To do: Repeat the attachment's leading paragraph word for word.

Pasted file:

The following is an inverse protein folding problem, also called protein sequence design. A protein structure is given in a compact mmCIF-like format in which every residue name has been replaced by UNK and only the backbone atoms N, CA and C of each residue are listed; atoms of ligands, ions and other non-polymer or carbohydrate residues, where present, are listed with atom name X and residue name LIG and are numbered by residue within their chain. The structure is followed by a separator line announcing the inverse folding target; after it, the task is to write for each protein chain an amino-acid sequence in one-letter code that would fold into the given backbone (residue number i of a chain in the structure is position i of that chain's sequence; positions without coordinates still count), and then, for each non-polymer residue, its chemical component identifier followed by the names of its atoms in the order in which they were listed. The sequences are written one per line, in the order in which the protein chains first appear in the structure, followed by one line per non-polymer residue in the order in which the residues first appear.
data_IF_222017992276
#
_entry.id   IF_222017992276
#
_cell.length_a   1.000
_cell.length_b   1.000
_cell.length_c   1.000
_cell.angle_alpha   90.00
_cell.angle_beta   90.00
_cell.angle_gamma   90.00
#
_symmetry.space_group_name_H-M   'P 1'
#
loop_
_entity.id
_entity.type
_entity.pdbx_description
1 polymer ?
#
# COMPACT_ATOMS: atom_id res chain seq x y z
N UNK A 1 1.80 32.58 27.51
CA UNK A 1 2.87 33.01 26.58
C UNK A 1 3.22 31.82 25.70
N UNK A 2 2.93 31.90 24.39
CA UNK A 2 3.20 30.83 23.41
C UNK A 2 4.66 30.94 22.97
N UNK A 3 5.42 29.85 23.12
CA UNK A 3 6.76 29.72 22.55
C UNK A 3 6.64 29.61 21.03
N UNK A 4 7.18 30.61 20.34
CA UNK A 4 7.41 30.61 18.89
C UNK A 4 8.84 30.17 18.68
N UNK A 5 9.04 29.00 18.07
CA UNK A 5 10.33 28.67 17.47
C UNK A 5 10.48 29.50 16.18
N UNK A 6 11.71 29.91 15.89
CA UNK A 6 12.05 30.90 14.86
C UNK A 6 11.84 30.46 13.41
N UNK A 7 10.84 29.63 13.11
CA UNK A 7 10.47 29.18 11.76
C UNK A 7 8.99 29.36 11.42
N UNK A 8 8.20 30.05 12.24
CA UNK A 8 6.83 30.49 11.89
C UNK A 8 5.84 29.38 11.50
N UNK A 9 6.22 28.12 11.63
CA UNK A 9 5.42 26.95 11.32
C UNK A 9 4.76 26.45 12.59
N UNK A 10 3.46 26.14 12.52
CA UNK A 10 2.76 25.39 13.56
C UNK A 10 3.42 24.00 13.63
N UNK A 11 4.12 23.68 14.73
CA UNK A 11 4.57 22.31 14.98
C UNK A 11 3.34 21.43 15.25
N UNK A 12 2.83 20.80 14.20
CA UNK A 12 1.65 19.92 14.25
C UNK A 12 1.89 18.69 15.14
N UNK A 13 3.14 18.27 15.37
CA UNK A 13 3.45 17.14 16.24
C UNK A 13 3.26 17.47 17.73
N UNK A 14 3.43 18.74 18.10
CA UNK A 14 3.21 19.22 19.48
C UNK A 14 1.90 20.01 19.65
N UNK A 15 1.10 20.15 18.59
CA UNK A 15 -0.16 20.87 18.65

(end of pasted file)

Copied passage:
The following is an inverse protein folding problem, also called protein sequence design. A protein structure is given in a compact mmCIF-like format in which every residue name has been replaced by UNK and only the backbone atoms N, CA and C of each residue are listed; atoms of ligands, ions and other non-polymer or carbohydrate residues, where present, are listed with atom name X and residue name LIG and are numbered by residue within their chain. The structure is followed by a separator line announcing the inverse folding target; after it, the task is to write for each protein chain an amino-acid sequence in one-letter code that would fold into the given backbone (residue number i of a chain in the structure is position i of that chain's sequence; positions without coordinates still count), and then, for each non-polymer residue, its chemical component identifier followed by the names of its atoms in the order in which they were listed. The sequences are written one per line, in the order in which the protein chains first appear in the structure, followed by one line per non-polymer residue in the order in which the residues first appear.